Our Humble Beginning: the Bread Collective

In late summer of 2004 came the rumor that the only bread in town worth eating was about to stop being made. Michael Henderson of Home Spirit Bakery was heading to California to complete his training to become an ordained Episcopalian minister. Simultaneously a group of folks with connections at the Astoria Cooperative were talking about worker collectives. 

The combination of these two things proved fertile ground for the creation of the Bread Collective. Pictured above left is the original group from left to right, Joe Garrison, Iris Sullivan, Martin Daire, Sean McMullin, Mary Nally, Sam Daire and Kris Daehler (the two small boys are the children of Iris and Joe). 

Arrangements were made to use the kitchen in the old Victorian house that had housed the Home Spirit bakery to continue to make bread to sell at the food coop. With a few lessons from departing baker Michael, and the combined determination of the five new collective members, bread continued to be baked and delivered. The collective committed to get together once a week for a meeting, and to each take a day to bake bread. All five kept their other day jobs, and all revenue made from the bread was put aside towards the future opening of a retail space.

After about 6 months Sean left the collective to pursue his other interests. 

Plans began in earnest to locate a suitable location for the bakery, as the Home Spirit house was up for sale and the clock was ticking. We located a place - the Fort George Building was being vacated by the Ocean Crest car dealership. It had lacked attention during the prior decade. In May of 2005, while we were negotiating the lease, the city condemned the building due to its many broken windows, which were seen as a public danger.

With the incredible support of our new landlord, Robert Stricklin, the massive renovation of the Fort George building began. Many, many meetingsensued, all while continuing to improve our baking skills. We sold out every week at the Sunday Market that summer - we had reached the capacity of our old ovenin the Home Spirit Kitchen. 

That fall, Donalda Speight joined the collective, bringing her knowledge of pastry. In December of 2005 Mary left the collective. The remaining members chose to stop baking in order to focus onthe work necessary to open the retail space - researching and purchasing large and small equipment, including a deck oven, meeting with contractors, painting, menu planning . . . 

In May of 2006, with only 48 hours before the first Sunday Market, we finally had electricity restored to the space, and we could plug in our new bread oven to see if it would work. The buzz around town was growing. Our community rallied to support our efforts. We hired our first paid workers, Dennis Roley and Will Cherau. We delivered bread to the market and resumed deliveries to the coop. Donalda left to attend to an ailing family member.

With the huge efforts of a legion of friends, family and new workers, we finally opened on the last weekend of September 2006.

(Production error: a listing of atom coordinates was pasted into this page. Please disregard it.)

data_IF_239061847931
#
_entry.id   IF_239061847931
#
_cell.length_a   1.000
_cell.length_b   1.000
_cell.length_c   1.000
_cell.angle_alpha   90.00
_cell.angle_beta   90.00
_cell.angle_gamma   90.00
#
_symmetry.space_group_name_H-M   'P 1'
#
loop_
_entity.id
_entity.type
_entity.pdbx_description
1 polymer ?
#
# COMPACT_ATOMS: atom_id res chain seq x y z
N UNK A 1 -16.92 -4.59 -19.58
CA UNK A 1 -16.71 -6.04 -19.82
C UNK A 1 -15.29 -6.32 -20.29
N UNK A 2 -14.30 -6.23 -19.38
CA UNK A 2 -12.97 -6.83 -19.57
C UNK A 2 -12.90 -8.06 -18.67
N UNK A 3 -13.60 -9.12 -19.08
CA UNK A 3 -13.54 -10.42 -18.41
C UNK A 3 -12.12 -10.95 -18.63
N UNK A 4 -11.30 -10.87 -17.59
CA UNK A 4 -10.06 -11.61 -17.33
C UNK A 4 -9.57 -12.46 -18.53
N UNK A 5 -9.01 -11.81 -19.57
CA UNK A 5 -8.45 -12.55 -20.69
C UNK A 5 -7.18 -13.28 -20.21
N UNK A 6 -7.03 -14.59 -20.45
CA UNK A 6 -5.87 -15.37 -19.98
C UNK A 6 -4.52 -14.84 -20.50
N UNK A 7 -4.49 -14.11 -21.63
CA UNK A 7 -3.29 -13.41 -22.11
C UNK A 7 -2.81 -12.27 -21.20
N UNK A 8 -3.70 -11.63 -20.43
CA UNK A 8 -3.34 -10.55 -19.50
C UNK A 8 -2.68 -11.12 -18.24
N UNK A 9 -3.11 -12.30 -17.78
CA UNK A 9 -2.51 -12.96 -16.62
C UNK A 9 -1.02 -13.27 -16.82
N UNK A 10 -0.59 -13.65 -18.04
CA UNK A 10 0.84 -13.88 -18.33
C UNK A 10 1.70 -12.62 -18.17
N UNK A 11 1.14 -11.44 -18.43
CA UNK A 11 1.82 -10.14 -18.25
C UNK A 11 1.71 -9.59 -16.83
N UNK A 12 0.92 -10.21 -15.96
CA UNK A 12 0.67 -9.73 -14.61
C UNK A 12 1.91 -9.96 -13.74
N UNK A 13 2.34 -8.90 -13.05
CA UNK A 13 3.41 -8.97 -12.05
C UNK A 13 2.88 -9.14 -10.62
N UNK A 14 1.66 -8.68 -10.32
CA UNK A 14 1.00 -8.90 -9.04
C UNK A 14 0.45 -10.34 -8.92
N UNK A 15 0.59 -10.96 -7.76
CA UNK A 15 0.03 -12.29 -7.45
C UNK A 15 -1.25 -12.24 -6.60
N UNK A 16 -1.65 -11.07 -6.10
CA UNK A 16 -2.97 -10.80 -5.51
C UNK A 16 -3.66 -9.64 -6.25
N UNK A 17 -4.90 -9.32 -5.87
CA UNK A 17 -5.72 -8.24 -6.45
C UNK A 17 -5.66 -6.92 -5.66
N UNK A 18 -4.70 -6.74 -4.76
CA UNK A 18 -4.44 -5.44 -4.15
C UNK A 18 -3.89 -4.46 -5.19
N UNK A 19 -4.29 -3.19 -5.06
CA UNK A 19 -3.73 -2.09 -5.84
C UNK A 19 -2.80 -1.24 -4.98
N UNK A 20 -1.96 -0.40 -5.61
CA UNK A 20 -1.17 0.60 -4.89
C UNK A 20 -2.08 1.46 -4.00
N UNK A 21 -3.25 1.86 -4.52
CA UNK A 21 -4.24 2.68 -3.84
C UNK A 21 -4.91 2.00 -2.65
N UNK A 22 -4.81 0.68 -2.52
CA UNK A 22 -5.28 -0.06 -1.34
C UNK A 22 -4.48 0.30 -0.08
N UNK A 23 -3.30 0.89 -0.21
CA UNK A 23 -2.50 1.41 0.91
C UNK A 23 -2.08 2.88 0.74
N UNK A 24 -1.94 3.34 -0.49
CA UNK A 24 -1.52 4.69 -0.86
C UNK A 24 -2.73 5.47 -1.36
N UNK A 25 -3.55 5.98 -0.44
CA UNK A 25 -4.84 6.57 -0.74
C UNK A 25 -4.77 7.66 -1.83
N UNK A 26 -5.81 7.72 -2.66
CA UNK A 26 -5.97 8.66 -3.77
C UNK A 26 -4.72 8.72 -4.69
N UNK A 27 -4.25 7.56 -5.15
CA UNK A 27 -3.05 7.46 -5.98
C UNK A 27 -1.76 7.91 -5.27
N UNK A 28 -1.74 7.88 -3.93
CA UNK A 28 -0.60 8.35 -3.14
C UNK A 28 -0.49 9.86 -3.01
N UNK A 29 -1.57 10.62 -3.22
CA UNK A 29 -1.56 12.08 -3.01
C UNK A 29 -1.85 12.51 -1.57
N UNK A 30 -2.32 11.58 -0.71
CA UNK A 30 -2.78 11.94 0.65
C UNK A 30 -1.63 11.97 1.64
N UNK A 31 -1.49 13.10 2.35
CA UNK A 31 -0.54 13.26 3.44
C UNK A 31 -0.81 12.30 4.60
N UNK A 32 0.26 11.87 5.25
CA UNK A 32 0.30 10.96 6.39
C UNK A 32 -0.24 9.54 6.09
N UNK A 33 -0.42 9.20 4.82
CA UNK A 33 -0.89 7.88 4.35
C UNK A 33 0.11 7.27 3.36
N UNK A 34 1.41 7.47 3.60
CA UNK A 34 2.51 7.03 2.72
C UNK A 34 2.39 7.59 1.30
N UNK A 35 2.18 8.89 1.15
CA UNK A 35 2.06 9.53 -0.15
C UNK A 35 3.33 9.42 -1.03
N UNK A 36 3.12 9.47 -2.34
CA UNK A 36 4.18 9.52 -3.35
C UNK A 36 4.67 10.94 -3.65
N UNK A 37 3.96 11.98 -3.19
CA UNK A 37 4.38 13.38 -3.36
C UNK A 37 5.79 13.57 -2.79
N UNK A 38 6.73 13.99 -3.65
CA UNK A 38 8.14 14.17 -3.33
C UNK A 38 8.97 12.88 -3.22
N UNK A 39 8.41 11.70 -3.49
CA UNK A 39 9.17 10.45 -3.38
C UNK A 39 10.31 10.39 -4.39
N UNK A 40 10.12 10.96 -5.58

The first year open was very intense. The realities of a start-up business with a large group of new employees resulted in the kin work of the collective being neglected.  Kris left the owner collective at the end of December 2007. The slow process of evening out and stabilizing the worker community continued through 2009.

 

NEW BEGINNINGS: SCORCHER ARTISAN COOPERATIVE

During 2008 to 2011, the Scorcher’s reputation as a business with integrity - and delicious, organic food - grew. Our dedicated customer base grew beyond all our wonderful locals to include many folks who travel through Astoria periodically, and make a point of stopping at the bakery frequently.

Beginning in 2009, Joe and Iris shifted more attention towards cultivating new worker-owners to join - though the process was sometimes pushed aside in order to focus on staying in business - meeting more frequently with a group of workers who were interested in developing the business as a cooperative. Part of the effort towards broader ownership included the formation of a Stewardship Council, aimed at both helping to manage the business and transform the bakery into a coop with broader ownership.

In January 2011, all the Scorcher workers voted to pursue broader ownership at the annual membership meeting. Manifesting a functioning collective of worker-owners finally came to fruition in Fall of 2011. In October of 2011, a band of intrepid Scorcher workers retreated to Brietenbush for two days with Diane Gasaway from the Northwest Cooperative Development Center to lay out the plan. 

In January 2012, Hipfish - our local independent monthly paper - featured our cooperative transition as their cover story

June 30, 2012, The Bread Collective sold Blue Scorcher to the Scorcher Artisan Cooperative. July 1, 2012, Scorcher Artisan Cooperative began as a ten member worker-owned cooperative officially taking over management of Blue Scorcher Bakery & Cafe.

As of 2016, we have grown to an organization of over 30 workers - 14 of which are worker-owners - and growing!